By Hannah Esqueda
Photo by Hannah Esqueda
Merced,Calif.–For many first-time voters, the initial excitement surrounding the voting process can quickly give way to stress as they navigate the lengthy and sometimes intimidating electoral process. Local youth voters also say the upset victory of Republican Donald Trump has left them surprised, but not necessarily disillusioned with the process.
“No one in my family has ever voted before, so voting for the first time made me a little nervous,” says Cassandra Avitia, an 18-year-old freshmen at Merced Community College. “The last couple of weeks before the election day I was concerned whether I’d actually know what to do.”
From finding the correct voting precinct and waiting in line, to learning about many national, state and local ballot issues; the election process can be a daunting.
When her mail-in ballot arrived, Avitia decided to fill it out at home where she could easily look up additional information on key issues. For the first time voter, this made a made a huge difference.
“I definitely felt much more comfortable at home, knowing it wouldn’t matter if I took 10 or 30 minutes,” she says. “I went through each [proposition] and considered the pros and cons, which took me a while because they can be somewhat confusing.”
That confusion could have been amplified by the state’s long list of 17 propositions. Several of the proposed measures were around similar topics, such as Propositions 66 and 62 which proposed two very different actions on the death penalty: Prop. 62 would have banned capital punishment, while Prop. 66, which narrowly passed, speeds up executions by making a series of changes to the death penalty appeals procedures.
Despite the complicated wording of several ballot items, 18-year-old Victor Seguin says he enjoyed having the chance to weigh in on decisions that affect his community.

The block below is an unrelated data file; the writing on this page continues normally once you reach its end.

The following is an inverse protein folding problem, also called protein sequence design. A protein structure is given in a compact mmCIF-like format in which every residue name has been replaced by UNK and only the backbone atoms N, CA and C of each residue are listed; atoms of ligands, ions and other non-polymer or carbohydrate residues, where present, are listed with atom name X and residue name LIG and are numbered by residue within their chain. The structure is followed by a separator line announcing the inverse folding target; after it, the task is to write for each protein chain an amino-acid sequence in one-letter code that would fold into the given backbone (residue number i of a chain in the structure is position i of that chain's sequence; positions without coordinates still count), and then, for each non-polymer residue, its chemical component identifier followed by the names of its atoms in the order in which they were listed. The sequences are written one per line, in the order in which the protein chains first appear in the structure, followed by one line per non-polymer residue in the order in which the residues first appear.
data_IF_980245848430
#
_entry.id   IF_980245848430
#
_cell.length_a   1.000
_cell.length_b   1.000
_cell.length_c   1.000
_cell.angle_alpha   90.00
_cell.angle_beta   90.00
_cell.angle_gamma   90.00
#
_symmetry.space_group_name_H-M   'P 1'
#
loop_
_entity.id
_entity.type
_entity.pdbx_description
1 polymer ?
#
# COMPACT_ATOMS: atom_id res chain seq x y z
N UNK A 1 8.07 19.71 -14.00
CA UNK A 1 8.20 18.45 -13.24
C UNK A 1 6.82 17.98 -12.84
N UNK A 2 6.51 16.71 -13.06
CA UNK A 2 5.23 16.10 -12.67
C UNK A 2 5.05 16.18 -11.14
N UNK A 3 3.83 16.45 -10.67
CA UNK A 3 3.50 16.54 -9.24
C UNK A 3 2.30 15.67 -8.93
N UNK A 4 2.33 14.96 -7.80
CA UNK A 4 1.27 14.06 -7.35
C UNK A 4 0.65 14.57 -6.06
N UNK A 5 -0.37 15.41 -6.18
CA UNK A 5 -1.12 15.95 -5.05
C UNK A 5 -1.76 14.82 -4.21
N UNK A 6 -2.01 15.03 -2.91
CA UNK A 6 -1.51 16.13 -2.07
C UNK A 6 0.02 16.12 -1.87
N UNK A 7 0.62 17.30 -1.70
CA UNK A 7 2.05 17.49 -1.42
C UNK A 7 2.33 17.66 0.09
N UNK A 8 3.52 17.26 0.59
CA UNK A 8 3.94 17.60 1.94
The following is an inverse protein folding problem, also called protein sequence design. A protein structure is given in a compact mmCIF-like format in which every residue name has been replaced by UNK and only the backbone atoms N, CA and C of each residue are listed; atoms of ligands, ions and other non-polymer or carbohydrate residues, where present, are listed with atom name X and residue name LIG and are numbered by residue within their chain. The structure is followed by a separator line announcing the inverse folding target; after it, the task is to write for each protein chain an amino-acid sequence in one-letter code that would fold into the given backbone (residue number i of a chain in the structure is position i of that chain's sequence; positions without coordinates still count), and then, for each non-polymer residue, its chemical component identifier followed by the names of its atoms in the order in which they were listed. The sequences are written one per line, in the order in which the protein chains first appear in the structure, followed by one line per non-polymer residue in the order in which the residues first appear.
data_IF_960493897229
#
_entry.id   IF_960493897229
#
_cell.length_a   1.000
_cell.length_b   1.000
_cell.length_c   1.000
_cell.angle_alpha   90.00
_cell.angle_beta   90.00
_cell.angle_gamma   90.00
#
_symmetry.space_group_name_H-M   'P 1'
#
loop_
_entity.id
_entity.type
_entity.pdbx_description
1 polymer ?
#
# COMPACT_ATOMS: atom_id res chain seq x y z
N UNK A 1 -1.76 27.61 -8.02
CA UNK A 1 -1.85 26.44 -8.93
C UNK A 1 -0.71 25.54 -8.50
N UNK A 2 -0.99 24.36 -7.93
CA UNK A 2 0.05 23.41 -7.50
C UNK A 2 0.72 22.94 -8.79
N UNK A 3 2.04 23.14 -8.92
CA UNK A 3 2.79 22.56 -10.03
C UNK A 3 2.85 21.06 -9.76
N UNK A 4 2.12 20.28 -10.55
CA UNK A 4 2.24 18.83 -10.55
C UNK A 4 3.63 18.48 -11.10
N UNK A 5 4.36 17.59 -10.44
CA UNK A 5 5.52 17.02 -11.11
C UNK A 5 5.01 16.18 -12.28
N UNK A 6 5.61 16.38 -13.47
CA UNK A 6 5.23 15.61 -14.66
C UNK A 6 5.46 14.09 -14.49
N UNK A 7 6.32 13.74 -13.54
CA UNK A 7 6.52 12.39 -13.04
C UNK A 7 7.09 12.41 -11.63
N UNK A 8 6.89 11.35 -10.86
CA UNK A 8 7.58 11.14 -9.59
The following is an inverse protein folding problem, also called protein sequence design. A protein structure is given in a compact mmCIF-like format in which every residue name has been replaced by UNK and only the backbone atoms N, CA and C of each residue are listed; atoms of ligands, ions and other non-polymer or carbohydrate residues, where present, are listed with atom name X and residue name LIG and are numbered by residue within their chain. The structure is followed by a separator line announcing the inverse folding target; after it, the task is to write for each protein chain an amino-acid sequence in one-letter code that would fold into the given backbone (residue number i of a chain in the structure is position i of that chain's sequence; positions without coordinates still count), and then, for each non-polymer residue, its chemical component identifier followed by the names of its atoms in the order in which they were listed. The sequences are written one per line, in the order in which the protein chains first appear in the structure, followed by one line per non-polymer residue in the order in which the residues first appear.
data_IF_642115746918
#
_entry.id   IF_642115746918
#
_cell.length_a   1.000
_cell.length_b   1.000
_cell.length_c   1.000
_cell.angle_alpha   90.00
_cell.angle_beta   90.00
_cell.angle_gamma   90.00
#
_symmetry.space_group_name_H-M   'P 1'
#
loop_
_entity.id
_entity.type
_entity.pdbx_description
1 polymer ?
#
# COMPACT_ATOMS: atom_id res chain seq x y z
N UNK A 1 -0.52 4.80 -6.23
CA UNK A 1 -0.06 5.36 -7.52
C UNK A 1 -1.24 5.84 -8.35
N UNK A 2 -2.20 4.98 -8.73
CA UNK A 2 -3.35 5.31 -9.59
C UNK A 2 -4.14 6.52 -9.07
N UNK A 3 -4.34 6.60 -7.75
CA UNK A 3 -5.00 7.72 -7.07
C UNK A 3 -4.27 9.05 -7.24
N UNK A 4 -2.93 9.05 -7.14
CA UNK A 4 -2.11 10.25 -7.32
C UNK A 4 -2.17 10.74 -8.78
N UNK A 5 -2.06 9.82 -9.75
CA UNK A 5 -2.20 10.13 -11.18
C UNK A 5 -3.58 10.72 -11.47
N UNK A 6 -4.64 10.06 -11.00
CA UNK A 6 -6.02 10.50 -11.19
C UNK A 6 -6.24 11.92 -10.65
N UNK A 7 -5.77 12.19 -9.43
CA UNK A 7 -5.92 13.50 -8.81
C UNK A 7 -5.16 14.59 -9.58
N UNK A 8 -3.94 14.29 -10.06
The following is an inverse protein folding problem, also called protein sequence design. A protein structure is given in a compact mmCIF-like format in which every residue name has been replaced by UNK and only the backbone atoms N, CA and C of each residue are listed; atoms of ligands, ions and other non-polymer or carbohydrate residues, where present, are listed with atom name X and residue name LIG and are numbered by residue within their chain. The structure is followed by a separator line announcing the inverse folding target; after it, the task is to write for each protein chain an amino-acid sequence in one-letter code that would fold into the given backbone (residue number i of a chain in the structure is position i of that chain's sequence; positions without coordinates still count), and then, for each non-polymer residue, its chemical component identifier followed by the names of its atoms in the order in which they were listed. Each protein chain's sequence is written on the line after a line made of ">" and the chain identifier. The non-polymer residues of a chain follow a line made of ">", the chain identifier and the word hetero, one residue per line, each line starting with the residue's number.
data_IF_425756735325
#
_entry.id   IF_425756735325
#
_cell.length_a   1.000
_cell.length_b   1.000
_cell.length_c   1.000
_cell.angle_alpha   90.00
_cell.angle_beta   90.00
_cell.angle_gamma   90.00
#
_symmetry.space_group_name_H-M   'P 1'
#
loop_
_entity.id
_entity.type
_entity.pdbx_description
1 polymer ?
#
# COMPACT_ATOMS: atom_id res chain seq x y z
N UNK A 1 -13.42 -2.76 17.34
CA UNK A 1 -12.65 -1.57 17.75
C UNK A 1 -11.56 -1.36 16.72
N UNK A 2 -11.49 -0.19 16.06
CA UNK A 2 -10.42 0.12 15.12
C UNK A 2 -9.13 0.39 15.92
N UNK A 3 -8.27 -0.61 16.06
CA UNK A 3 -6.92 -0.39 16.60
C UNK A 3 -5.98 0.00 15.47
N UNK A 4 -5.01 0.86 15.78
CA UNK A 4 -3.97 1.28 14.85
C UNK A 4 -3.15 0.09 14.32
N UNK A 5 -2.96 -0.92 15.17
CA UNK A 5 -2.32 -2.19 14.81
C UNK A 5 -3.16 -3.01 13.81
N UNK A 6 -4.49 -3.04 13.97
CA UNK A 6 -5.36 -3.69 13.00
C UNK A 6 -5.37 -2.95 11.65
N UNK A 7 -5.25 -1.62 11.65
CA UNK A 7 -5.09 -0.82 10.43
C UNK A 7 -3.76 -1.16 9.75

“I was excited about voting on all the propositions rather than for the candidates, because those are the things that really make a difference,” he says.
Seguin voted in person Nov. 8 at the Merced County Administration building, where he says the experience was not at all what he was expecting.
“It was real chaotic,” Seguin says. “It kind of made me feel like I didn’t want to [vote] anymore.”
He says that apathy quickly changed once he saw the election night results.
Seguin, who chose a third party candidate over Democratic nominee Hillary Clinton and Trump, says that he feels more determined than ever to have his political voice heard.
He’s not alone, as many youth voters turned away from the major political parties this November. According to exit poll numbers from National Public Radio, eight percent of voters ages 18-29 nationally voted for third party candidates this year — nearly triple the number of younger voters who went third party in 2012.
While Tuft University’s Center for Information and Research on Civic Learning and Engagement still found that 55 percent of youth voters came out in support for Clinton and 37 percent voted for Trump, the rising of third-party support may be proof of the diversity within the youth vote – and many young people’s unhappiness with the divisive campaign season.
Some Merced youth voters say that while they may have been disappointed with the eventual results, they are still motivated to vote in future elections.
“I’ve always wanted to vote and help pick the president,” says Alex Salas, an 18-year-old senior at Golden Valley High School in Merced. “It means a lot to me and I’m excited to be able to pick the person that I believe should run our country.”
Salas is a member of the city’s Youth Council, a youth counterpart to the Merced City Council. He says that while he’s disappointed with the Republican win, he still believes in the importance of exercising his right to vote.
Avitia says that the shock from Trump’s upset over Democratic nominee Hillary Clinton left her feeling numb for a while.
“I just didn’t see it coming. I honestly did not expect Trump to get it at all,” she says. “I was most motivated to vote for the president because the idea of having Trump as a president just seemed like a nightmare or a joke.”
The first-time voter says she’s still planning on returning to the polls next time, even though her candidate didn’t win.
“Unfortunately, Trump did win the election,” she says. “But I still do feel like my voice was heard because I know [Clinton] got California. This election definitely got me more interested in the process.”